Song of Dazhai
The clay sculpture Moving Mountains was completed in 1976, as part of a group of sculptures entitled Song of Dazhai. Again, it is the sheer strength and dynamics in this collective made up of people of different genders and ages that is noteworthy in this art piece exuding “Revolutionary Romanticism.” And again it is Mao’s words and Mao Zedong Thought as the source of their strength that is foregrounded: one group of young men and women is seen “writing revolutionary posters” (presumably with quotations by Mao), while another group of girls is studying Mao’s works together (see ill. II.2).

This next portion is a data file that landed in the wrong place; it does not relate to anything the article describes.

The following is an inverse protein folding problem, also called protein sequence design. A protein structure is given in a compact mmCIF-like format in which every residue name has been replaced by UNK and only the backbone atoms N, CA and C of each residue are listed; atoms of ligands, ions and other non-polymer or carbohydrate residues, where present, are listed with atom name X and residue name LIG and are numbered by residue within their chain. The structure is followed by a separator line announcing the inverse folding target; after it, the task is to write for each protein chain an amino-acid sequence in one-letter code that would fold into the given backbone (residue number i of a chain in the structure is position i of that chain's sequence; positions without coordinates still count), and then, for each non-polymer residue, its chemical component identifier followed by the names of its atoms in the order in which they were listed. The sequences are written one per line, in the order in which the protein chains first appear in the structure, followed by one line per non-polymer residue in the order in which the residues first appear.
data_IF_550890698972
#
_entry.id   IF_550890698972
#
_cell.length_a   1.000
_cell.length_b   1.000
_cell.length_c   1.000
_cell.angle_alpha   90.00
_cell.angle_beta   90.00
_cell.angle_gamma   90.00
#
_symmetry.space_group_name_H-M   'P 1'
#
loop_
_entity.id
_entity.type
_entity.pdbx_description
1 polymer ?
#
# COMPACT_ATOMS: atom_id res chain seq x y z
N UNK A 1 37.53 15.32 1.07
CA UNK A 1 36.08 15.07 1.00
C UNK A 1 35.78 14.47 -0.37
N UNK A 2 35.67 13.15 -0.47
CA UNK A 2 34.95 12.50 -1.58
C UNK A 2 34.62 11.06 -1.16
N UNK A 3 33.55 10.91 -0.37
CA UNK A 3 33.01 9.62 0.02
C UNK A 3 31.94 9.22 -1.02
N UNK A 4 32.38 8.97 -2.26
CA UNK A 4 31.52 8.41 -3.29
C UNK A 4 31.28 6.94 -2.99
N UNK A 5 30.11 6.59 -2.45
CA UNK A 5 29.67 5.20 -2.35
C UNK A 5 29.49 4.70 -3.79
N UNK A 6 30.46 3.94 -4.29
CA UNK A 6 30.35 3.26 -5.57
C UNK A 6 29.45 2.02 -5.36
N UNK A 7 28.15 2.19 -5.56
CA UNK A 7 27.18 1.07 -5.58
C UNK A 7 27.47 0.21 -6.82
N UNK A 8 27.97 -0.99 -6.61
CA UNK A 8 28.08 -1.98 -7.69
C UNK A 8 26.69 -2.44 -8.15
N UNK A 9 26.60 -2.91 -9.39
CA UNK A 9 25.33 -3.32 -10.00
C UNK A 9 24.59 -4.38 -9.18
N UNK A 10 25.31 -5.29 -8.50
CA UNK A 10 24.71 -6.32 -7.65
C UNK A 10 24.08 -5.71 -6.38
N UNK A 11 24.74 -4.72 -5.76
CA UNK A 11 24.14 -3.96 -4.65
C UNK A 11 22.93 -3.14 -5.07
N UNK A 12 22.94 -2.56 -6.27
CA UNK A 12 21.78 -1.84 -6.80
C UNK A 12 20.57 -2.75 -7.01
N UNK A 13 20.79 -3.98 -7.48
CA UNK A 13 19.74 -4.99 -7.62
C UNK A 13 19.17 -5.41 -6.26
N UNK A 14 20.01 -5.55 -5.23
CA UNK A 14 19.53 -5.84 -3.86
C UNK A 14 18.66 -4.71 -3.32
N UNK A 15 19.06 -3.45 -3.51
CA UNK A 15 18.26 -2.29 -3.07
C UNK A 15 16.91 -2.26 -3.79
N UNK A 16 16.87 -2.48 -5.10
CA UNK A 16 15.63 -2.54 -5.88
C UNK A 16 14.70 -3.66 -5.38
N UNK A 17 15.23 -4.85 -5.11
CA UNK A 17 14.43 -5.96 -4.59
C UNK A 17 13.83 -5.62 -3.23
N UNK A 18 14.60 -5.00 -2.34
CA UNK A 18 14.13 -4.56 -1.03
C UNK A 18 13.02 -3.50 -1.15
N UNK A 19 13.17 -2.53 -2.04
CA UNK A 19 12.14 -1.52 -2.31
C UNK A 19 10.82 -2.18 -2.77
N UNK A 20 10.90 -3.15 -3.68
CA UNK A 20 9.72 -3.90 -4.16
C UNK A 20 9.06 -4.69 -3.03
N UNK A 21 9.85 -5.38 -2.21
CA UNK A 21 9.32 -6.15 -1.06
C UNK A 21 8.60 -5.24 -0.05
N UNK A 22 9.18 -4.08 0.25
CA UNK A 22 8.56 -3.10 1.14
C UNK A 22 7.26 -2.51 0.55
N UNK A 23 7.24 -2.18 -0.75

Incarnate in all of these images is the collective subjectivity called forth and articulated by Communist ideology, which saw the telos of history as realized in revolutionary campaigns (Wang 1997, 190). These images are supposed to be models; they are embodiments of the people’s faith in the power of the collective to transform the world, which is called on allegorically in the spirit of the Foolish Old Man. The story would become the foundational myth of the PRC, a republic said to have been built upon the will and the power of the people. Accordingly, the Foolish Old Man’s story became an integral theme of official schoolbooks published in the “liberated areas” before 1949 and spread nationally afterwards (Bergman 1984, 39, 65, 76).